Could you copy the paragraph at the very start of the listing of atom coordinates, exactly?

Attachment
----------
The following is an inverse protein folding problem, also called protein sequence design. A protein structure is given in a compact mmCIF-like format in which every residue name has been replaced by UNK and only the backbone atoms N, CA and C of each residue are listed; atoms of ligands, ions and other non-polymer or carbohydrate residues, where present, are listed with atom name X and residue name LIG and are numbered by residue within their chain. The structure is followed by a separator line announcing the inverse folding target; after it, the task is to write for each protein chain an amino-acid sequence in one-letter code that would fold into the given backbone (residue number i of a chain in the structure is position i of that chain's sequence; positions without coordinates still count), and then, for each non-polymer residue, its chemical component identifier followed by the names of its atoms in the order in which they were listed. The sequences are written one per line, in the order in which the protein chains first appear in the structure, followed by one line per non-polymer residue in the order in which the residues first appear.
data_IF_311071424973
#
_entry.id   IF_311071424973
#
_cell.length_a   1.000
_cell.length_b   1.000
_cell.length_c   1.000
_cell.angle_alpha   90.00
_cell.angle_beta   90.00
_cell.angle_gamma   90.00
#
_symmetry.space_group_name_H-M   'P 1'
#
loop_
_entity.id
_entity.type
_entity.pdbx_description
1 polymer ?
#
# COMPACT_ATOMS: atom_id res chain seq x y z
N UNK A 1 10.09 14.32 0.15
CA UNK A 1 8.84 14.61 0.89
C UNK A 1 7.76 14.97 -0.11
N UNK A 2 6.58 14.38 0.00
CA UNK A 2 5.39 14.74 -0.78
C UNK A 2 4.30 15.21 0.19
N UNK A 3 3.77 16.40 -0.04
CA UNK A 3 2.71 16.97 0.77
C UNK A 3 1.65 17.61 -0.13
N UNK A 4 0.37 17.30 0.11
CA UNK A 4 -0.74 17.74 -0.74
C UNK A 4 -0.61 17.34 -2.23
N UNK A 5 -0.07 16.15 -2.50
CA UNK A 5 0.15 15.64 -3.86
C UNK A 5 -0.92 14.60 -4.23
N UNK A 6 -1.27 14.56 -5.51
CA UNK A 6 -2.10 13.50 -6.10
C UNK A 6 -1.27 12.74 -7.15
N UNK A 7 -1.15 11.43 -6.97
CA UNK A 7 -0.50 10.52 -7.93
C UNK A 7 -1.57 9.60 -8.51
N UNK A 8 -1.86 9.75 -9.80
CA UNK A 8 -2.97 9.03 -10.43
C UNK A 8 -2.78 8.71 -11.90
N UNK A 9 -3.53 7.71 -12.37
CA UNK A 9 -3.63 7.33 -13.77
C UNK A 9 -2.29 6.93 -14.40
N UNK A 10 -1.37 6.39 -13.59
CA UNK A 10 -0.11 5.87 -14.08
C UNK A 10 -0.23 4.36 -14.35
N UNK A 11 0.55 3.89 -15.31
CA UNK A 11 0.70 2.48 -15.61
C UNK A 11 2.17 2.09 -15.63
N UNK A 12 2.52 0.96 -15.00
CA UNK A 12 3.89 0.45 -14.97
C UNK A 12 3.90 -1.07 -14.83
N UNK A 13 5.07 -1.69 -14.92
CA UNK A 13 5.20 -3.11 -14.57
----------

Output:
The following is an inverse protein folding problem, also called protein sequence design. A protein structure is given in a compact mmCIF-like format in which every residue name has been replaced by UNK and only the backbone atoms N, CA and C of each residue are listed; atoms of ligands, ions and other non-polymer or carbohydrate residues, where present, are listed with atom name X and residue name LIG and are numbered by residue within their chain. The structure is followed by a separator line announcing the inverse folding target; after it, the task is to write for each protein chain an amino-acid sequence in one-letter code that would fold into the given backbone (residue number i of a chain in the structure is position i of that chain's sequence; positions without coordinates still count), and then, for each non-polymer residue, its chemical component identifier followed by the names of its atoms in the order in which they were listed. The sequences are written one per line, in the order in which the protein chains first appear in the structure, followed by one line per non-polymer residue in the order in which the residues first appear.